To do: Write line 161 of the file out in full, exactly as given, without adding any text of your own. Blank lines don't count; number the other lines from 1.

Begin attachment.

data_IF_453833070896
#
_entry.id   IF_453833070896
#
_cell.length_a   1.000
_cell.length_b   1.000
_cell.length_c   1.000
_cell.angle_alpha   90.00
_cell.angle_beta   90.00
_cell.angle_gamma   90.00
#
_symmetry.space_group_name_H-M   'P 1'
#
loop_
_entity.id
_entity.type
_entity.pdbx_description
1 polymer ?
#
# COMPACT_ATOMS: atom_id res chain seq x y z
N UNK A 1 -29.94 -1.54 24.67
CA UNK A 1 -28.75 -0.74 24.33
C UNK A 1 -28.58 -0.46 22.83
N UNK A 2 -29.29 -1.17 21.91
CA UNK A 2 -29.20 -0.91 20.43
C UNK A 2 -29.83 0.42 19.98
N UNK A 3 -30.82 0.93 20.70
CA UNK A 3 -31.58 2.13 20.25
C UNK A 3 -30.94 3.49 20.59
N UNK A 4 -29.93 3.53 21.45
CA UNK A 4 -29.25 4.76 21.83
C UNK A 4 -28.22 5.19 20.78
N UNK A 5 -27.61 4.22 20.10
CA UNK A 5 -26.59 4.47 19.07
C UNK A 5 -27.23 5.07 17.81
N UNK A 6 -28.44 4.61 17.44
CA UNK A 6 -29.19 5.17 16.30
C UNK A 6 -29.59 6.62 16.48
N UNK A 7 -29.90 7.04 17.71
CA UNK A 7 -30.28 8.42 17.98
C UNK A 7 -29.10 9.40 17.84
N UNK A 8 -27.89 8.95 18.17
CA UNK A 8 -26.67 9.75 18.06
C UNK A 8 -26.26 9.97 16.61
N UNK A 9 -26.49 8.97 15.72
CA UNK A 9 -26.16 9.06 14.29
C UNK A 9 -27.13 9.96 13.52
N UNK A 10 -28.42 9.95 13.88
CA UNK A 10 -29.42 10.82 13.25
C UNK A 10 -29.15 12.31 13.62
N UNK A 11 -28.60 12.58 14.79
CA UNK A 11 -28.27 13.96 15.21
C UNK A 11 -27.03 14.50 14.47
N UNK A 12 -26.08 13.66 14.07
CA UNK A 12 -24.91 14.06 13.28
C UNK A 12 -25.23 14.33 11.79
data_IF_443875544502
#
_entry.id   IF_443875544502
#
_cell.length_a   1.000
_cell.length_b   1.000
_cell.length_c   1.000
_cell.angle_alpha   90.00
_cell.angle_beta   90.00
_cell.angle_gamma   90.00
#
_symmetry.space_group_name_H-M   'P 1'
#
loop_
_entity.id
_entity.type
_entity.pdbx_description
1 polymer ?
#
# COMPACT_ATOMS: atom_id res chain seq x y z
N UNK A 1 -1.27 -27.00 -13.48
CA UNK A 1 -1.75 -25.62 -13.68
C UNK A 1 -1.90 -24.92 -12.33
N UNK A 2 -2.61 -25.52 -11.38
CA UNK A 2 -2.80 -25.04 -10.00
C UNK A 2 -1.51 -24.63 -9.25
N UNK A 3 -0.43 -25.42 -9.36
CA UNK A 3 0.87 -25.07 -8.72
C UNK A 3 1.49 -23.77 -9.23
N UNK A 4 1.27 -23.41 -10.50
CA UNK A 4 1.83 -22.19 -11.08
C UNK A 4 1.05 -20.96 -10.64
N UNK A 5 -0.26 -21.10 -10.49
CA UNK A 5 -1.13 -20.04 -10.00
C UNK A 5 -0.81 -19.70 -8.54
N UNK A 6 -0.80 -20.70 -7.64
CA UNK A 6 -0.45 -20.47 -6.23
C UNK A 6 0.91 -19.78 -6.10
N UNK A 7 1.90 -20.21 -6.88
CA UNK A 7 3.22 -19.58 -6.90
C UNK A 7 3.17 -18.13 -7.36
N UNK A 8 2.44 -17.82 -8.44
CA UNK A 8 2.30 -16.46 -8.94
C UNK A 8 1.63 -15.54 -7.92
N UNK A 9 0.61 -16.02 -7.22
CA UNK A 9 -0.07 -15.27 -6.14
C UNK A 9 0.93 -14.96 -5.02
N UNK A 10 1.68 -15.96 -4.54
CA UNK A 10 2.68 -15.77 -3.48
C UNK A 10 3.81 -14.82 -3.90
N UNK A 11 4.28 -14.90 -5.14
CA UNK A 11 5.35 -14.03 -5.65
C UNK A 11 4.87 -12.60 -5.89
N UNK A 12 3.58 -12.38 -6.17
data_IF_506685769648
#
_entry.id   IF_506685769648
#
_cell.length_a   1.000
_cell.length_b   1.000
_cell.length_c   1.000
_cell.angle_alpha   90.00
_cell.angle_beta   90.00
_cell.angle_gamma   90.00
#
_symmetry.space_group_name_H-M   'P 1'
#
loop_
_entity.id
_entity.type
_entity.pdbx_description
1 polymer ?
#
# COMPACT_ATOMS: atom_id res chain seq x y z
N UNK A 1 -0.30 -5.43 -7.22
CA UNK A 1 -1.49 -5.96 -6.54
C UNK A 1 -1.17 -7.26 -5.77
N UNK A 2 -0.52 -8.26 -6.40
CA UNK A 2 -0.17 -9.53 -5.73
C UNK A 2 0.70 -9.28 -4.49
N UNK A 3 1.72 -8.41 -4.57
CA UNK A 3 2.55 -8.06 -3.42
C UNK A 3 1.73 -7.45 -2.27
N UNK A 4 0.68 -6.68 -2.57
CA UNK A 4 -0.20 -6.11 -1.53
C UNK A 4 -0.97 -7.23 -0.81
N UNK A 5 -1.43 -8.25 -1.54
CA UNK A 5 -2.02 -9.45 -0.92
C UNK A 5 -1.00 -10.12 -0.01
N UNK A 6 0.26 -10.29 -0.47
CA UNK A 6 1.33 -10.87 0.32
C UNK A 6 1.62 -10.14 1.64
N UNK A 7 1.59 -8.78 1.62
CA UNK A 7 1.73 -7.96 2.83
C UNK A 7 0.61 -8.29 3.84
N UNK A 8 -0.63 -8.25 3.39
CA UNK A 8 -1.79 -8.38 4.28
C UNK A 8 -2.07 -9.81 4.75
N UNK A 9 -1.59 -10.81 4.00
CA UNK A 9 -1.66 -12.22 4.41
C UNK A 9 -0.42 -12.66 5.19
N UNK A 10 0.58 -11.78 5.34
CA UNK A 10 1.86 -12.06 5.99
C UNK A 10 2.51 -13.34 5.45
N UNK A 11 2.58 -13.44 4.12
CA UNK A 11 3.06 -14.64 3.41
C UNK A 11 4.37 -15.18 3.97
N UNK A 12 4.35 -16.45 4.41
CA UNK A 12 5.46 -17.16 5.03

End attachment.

N UNK A 11 2.58 -13.44 4.12